The Virgin Mary as perceived by the Roman Catholic Church Mariology is the theology of Roman Catholicism that affords devotion to Mary. "Does this mean the Catholics worship Mary? Well, yes and no. Publicly, the Roman Catholic Church does not afford Mary the same status as Jesus. However, their reverence for her goes beyond their admiration for even the saints. The Catholic Encyclopedia details a view of Mary that it admits is not Biblical. Their view of her life and her role originate in Catholic tradition -- that is, the writings of the popes and theologians, rather than in the Bible." Contender Ministries

Summary of the issues

  • The following is extracted from a larger work at Ankerberg Theological Research Institute.^[1]^

Significant areas of Catholic doctrine and practice are related to the person and work of Mary. Her unique relationship to God is usually discussed in a trinity of functions: 1) Co-Redemptrix, 2) Mediatrix, and 3) Queen of Heaven. As Co-Redemptrix, she cooperates with Christ in the work of saving sinners. As Mediatrix of all graces, she now dispenses God’s blessings and grace to the spiritually needy. As Queen of Heaven, she rules providentially with Christ the King of Heaven.^[2]^ Although views in the Church vary, Mary has usually been elevated above all the prophets, apostles, saints, popes and even the Catholic Church. In the words of Pope Paul VI, "...the place she occupies in the Church: [is] ‘the highest place and the closest to us after Jesus.’"^[3]^

Consider just a few titles of the almost innumerable books glorifying Mary: Mary the Mother of Redemption; Mary: Queen of Apostles; Mary: Queen of Peace; The Glories of Mary; Mary: Cause of Our Joy and Mary of Nazareth.

Mariology is as firmly entrenched in Catholicism as ever, especially with the honored blessing given by Vatican II.^[4]^ Vatican II "admonishes all the sons of the Church that the cult, especially the liturgical cult, of the Blessed Virgin, be generously fostered. It charges that practices and exercises of devotion toward her be treasured as recommended by the teaching authority of the Church in the course of centuries, and that those decrees issued in earlier times regarding the veneration of images of Christ, the Blessed Virgin, and the saints, be religiously observed."^[5]^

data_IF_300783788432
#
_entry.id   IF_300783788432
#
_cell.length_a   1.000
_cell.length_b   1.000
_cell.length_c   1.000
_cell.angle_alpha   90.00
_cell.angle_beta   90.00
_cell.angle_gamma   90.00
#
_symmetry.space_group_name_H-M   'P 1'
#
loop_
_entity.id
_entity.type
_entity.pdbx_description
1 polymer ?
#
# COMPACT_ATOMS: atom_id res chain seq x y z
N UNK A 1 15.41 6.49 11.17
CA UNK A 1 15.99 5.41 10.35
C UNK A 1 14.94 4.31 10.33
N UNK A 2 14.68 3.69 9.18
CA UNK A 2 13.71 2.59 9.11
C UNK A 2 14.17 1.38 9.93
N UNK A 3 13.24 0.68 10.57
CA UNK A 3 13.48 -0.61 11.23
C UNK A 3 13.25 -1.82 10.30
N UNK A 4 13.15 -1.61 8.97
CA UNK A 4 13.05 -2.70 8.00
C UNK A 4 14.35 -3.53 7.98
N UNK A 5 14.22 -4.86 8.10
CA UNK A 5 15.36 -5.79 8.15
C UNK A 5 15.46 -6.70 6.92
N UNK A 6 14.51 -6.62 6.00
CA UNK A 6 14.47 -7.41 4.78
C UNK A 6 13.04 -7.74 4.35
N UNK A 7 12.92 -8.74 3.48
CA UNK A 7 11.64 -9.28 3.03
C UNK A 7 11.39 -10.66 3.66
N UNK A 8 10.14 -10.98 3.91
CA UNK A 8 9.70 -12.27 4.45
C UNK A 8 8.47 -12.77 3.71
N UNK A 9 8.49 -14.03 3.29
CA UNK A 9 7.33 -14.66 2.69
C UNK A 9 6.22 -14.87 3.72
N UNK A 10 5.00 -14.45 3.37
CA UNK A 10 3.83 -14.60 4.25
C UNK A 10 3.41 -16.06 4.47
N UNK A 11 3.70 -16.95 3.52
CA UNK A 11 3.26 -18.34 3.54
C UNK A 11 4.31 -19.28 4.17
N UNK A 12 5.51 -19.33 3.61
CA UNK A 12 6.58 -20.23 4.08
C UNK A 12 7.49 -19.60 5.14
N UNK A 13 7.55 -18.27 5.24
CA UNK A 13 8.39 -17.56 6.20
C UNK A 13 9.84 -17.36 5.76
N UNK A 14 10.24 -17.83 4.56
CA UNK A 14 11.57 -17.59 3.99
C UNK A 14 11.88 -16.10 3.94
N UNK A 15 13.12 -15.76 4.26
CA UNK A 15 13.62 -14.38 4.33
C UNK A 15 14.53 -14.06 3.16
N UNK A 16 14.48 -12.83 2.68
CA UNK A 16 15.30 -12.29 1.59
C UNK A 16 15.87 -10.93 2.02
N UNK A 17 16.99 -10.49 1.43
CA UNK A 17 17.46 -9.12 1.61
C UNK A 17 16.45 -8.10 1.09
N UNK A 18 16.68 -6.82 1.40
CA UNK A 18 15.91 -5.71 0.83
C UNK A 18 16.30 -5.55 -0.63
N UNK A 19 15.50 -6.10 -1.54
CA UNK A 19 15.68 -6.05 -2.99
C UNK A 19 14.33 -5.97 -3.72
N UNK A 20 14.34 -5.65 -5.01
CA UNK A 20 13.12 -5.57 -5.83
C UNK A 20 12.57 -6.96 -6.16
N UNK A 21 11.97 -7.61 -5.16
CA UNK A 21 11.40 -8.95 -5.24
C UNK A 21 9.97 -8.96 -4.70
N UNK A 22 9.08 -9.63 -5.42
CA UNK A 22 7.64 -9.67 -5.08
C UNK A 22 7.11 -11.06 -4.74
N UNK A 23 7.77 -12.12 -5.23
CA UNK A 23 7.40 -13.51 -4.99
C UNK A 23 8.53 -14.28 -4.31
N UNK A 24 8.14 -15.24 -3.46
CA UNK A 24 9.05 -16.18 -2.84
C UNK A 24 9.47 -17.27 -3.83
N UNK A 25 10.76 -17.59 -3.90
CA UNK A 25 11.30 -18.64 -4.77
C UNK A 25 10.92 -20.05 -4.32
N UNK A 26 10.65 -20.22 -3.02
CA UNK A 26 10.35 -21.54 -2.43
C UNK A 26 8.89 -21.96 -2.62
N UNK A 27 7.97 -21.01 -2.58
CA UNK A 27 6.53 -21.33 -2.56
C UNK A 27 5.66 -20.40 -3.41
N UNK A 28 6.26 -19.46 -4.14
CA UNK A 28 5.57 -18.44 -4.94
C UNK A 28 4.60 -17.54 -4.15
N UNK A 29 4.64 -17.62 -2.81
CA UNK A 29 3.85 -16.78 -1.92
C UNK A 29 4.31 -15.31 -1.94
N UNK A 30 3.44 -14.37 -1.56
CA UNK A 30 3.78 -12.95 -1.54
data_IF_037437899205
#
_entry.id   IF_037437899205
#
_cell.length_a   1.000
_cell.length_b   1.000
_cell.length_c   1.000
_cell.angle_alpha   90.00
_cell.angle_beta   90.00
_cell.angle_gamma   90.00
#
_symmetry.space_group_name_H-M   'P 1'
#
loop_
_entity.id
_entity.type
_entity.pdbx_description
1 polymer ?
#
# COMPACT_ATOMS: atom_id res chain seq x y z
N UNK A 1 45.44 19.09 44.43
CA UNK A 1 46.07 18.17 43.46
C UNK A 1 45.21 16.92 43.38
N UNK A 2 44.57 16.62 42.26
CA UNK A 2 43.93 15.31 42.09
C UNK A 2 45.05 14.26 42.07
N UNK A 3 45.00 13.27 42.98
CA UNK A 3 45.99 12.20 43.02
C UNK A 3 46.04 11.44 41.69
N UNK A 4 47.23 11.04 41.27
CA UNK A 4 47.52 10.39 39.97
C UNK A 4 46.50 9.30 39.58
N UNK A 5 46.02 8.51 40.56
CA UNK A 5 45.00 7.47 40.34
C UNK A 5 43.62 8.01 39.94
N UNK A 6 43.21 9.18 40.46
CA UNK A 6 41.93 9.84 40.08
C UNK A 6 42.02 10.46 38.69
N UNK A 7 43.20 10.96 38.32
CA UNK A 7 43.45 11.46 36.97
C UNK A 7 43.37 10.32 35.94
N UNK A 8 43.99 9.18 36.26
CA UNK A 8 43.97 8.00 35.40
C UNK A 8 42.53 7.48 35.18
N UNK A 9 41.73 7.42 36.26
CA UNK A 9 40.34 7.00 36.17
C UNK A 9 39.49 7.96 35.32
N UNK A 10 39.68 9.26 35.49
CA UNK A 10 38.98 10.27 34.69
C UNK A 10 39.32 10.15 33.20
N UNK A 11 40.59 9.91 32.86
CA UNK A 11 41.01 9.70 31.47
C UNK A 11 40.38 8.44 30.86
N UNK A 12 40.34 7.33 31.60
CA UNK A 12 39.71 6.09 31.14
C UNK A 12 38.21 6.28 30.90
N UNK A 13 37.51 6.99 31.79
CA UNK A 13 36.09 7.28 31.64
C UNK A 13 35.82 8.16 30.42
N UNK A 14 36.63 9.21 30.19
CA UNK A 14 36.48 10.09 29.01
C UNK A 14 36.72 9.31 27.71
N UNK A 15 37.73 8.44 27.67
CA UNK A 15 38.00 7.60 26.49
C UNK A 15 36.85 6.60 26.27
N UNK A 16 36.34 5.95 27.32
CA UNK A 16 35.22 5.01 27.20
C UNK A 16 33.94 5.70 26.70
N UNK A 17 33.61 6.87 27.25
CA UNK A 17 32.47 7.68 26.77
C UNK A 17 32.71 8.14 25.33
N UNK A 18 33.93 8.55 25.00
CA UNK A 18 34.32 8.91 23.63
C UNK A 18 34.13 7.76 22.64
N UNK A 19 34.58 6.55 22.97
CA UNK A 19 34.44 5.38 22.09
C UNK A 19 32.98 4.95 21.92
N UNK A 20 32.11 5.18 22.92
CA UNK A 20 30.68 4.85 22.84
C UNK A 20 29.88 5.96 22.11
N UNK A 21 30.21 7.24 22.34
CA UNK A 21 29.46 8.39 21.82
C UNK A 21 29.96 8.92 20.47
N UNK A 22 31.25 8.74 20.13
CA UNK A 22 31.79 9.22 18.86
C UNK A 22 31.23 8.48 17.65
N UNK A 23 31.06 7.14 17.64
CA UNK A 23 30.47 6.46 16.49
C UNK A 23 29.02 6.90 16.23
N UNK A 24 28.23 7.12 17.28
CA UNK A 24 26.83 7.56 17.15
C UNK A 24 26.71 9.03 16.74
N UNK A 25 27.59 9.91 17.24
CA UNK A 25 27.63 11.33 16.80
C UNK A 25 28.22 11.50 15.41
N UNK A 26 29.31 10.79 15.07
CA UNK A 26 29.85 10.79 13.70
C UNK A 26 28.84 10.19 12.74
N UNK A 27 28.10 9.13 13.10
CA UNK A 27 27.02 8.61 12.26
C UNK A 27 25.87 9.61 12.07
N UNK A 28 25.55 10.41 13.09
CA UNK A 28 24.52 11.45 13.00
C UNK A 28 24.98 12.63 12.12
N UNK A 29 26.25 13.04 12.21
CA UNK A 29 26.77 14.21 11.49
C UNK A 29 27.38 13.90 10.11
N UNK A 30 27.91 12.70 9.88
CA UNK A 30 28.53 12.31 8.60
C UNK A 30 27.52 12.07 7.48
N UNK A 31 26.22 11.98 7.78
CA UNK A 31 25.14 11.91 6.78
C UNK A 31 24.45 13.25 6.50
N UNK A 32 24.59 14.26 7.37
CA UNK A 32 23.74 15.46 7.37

This charge has found a welcomed reception especially among Catholic charismatics. For example, "It is far from unusual to hear those who claim the baptism in the Spirit profess that one result of their new experience is a deeper devotion to Mary. The devotional use of the Rosary has been stimulated rather than curtailed."^[6]^

But the Catholic view of Mary is not scriptural; it is entirely traditional. Some of the unbiblical teachings from Catholic tradition relating to Mary include the following:

  • Mary’s immaculate conception. This doctrine teaches that she was born without original sin and was kept sinless throughout her life.

  • Mary’s perpetual virginity. This dogma asserts that she had no children after Jesus.

  • Mary’s bodily assumption or physical ascension into heaven. This teaches that because of her sinlessness, Mary never experienced physical death. Instead she was raised bodily into the presence of Christ the King where she now functions as "Queen of Heaven," dispensing graces to all the faithful.

  • Mary’s role as co-Redemptrix and Mediatrix of all graces. This doctrine holds that the obedience and sufferings of Mary were essential to secure the full redemption bought by Christ.

  • Mary’s right to veneration and/or worship. This teaching argues that because of her unparalleled role in the economy of salvation, Mary is worthy of special adoration.

See also

Notes

  1. ? Dr. John Ankerberg and Dr. John Weldon, What Is the Unique Role of Mary in Roman Catholicism and Is It Biblical? - Part 1
  2. ? David F. Wells, Revolution in Rome (Downers Grove, IL: InterVarsity, 1972), p. 132.
  3. ? Pope Paul VI, Devotion to the Blessed Virgin Mary [Marialis Cultus] (Washington, DC: United States Catholic Conference, 1974), p. 20.
  4. ? Robert C. Broderick, ed., The Catholic Encyclopedia, revised and updated (NY: Thomas Nelson Publishers, 1987), pp. 374-375.
  5. ? Walter M. Abbott, general editor, The Documents of Vatican II (NY: Guild Press, 1966), pp. 94-95.
  6. ? H. M. Carson, Dawn or Twilight? A Study of Contemporary Roman Catholicism (Leicester, England: InterVarsity Press, 1976), p. 134.

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